First of all, my expectations were high. Pushing the Limits was a book I really really liked, so I expected nothing less from the next in the series (I know it’s not technically a series but…). I have to say that the beginning half of the book really bored me. There was nothing especially interesting going on, or at least I didn’t think so. Yes, the beginning is used to mostly flesh out the characters and introduce their backstories, but I just found it to drag on a bit. I seriously did not like Beth at the start of the book. She is so far away from my personality that I couldn’t relate to her at all, and although it got better by the end of the story, I still had a lot of trouble with her character. I understand that she has huge trust issues, but it made me so mad when she just kept pushing Ryan away. Plus she treated him like crap. He literally followed her around like a lost puppy telling her how he felt, and she just kept saying she didn’t believe him. Seriously, give the poor guy a break.

Also, it bothered me how Beth kept telling Isaiah that his feelings weren’t real. People are allowed to have feelings, Beth, and you can’t dictate what they are!!

So I definitely had some issues with Beth as a character. I thought her backstory was really well done and her character really reflected what had happened to her in the past, but I just could not get on board with her attitude. Ryan was another character that I didn’t really love. He was just so typically jock-ish and his character, while it had one obvious deviation from the cookie cutter jock image, seemed very bland. In fact I had a lot of trouble connecting with the whole book. This may sound odd, but one of the reasons for this was definitely the cultural differences. This book takes place in the South, and it’s evident throughout the whole story. Sometimes a character would say something that sounded so… strange. Like I have never actually heard a person use that phrase in my whole life. And the whole book seems to have a really Southern culture that I frankly did not get. I’m from Ontario, Canada, so I found a lot of things in this book to be very different from my life, and I think that made it hard for me to connect. I don’t know, that might sound stupid. Honestly it’s the first time I’ve ever experienced not connecting with a book because of a geography issue. But the whole time I was reading the book I felt like I was missing out on some big inside joke. I appreciated the Southern culture, I really did, I just couldn’t personally relate to it.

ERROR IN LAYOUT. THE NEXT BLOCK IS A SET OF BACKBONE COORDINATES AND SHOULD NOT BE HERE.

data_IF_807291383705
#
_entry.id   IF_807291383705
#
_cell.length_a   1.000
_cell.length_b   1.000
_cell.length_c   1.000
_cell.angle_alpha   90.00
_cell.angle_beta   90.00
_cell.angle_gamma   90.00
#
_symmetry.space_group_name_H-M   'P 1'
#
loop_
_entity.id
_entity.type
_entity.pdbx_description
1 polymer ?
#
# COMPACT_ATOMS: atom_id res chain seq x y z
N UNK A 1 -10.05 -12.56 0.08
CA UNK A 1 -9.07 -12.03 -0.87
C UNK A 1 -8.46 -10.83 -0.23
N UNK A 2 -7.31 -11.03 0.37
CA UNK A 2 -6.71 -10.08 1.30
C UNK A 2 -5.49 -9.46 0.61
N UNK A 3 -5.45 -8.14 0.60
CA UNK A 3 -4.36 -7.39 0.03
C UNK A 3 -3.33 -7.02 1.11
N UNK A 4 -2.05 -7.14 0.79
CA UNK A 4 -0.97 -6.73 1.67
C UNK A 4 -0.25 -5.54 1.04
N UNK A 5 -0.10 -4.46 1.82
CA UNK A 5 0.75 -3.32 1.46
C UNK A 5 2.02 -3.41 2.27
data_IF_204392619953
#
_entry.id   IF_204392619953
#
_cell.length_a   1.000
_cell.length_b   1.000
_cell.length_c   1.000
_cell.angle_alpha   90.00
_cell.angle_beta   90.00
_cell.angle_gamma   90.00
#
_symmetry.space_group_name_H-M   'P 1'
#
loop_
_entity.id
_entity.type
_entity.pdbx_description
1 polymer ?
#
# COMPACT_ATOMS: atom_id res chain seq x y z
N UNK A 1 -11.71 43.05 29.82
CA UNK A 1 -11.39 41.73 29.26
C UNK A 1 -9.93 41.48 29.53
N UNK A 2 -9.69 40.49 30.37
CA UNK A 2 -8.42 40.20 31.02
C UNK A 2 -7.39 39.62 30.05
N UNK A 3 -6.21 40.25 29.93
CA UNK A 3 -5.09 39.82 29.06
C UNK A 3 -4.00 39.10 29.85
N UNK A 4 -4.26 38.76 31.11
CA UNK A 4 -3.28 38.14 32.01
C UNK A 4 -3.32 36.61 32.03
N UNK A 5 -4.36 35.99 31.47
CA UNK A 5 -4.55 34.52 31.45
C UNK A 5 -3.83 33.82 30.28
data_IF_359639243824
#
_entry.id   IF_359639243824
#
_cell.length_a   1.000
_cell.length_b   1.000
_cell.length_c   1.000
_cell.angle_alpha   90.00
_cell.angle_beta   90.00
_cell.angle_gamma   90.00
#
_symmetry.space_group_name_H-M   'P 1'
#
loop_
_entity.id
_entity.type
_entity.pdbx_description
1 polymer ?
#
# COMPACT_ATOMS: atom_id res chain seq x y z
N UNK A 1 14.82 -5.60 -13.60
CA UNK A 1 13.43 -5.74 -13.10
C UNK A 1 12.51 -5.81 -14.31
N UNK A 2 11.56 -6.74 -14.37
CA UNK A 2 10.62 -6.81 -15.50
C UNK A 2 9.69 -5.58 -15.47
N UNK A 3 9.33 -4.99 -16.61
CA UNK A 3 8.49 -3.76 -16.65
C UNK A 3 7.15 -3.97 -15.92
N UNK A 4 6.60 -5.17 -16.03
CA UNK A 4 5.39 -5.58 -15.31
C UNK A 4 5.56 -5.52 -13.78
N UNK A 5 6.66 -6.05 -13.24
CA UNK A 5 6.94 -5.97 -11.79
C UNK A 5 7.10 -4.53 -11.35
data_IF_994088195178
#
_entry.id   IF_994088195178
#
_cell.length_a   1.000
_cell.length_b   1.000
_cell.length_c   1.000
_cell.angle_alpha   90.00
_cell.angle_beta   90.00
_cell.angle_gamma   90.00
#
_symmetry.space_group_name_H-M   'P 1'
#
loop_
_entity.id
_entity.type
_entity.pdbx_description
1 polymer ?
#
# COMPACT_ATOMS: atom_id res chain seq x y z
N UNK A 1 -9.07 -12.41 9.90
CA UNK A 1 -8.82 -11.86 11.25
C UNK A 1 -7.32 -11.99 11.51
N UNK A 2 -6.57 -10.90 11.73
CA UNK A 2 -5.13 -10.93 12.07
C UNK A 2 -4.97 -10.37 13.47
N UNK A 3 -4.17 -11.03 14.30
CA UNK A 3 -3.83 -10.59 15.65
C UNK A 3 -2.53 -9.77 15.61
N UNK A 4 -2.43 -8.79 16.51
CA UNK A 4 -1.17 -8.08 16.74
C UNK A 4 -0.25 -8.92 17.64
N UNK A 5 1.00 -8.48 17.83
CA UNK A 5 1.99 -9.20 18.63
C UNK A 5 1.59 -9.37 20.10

The love aspect between Ryan and Beth was one part of the book that I did like. It was kind of cheesy some times, and a tad bit unbelievable (rain in a jar anyone?), but overall it was an interesting mix of slow building and fast paced. I like seeing Beth finally resolve her trust issues with Ryan, and it was nice to see Beth helping Ryan with some of the issues he had in his life.

Lastly, Katie McGarry definitely has a knack for taking tough subjects and seamlessly weaving them into the plot. This book dealt with a few problems, such as Beth’s mother’s struggle with addiction, and Ryan’s family’s issues around Mark. I would say that while these books aren’t straight up “issue books”, they definitely tackle some real world issues in a realistic way, and not always easy, way.

Overall, I did enjoy Dare You To. Once I really got into the book I was drawn in to the love story, and I think some serious issues were dealt with really well. However, I didn’t like Dare You To as much as I liked McGarry’s first book, Pushing the Limits. I’m still hopeful for Crash Into You, though! Also, as a sidenote, I got to go to one of Katie McGarry’s signings and she is such a kind and sweet person!

 4 birds

Sweet read! Would definitely knock out a few birds for this one!

Review of This is Not a Test by Courtney Summers

This is Not a Test

This Is Not A Test by Courtney Summers

Published: June 19, 2012
Genre: Zombie apocalypse meets dark contemporary
Pages: 323
Source: Won


It’s the end of the world. Six students have taken cover in Cortege High but shelter is little comfort when the dead outside won’t stop pounding on the doors. One bite is all it takes to kill a person and bring them back as a monstrous version of their former self. To Sloane Price, that doesn’t sound so bad. Six months ago, her world collapsed and since then, she’s failed to find a reason to keep going. Now seems like the perfect time to give up. As Sloane eagerly waits for the barricades to fall, she’s forced to witness the apocalypse through the eyes of five people who actually want to live. But as the days crawl by, the motivations for survival change in startling ways and soon the group’s fate is determined less and less by what’s happening outside and more and more by the unpredictable and violent bids for life—and death—inside. When everything is gone, what do you hold on to?